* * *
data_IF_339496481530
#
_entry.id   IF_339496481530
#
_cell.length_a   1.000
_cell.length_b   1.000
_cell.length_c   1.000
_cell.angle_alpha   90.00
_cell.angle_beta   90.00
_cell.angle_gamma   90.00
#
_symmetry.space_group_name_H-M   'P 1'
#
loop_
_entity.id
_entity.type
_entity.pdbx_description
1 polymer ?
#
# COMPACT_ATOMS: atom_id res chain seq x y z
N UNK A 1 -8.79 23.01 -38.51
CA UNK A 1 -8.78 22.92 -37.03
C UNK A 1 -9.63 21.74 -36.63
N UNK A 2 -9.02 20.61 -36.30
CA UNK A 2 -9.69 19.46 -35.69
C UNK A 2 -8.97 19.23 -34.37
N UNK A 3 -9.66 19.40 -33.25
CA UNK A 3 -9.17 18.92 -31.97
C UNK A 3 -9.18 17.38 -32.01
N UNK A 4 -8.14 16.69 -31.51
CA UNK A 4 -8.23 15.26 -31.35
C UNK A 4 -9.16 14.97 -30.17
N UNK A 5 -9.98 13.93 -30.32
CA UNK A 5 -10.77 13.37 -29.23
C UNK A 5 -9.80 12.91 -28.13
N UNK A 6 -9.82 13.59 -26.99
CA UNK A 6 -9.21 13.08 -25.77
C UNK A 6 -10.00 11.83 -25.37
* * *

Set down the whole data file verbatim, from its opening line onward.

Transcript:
data_IF_339496481530
#
_entry.id   IF_339496481530
#
_cell.length_a   1.000
_cell.length_b   1.000
_cell.length_c   1.000
_cell.angle_alpha   90.00
_cell.angle_beta   90.00
_cell.angle_gamma   90.00
#
_symmetry.space_group_name_H-M   'P 1'
#
loop_
_entity.id
_entity.type
_entity.pdbx_description
1 polymer ?
#
# COMPACT_ATOMS: atom_id res chain seq x y z
N UNK A 1 -8.79 23.01 -38.51
CA UNK A 1 -8.78 22.92 -37.03
C UNK A 1 -9.63 21.74 -36.63
N UNK A 2 -9.02 20.61 -36.30
CA UNK A 2 -9.69 19.46 -35.69
C UNK A 2 -8.97 19.23 -34.37
N UNK A 3 -9.66 19.40 -33.25
CA UNK A 3 -9.17 18.92 -31.97
C UNK A 3 -9.18 17.38 -32.01
N UNK A 4 -8.14 16.69 -31.51
CA UNK A 4 -8.23 15.26 -31.35
C UNK A 4 -9.16 14.97 -30.17
N UNK A 5 -9.98 13.93 -30.32
CA UNK A 5 -10.77 13.37 -29.23
C UNK A 5 -9.80 12.91 -28.13
N UNK A 6 -9.82 13.59 -26.99
CA UNK A 6 -9.21 13.08 -25.77
C UNK A 6 -10.00 11.83 -25.37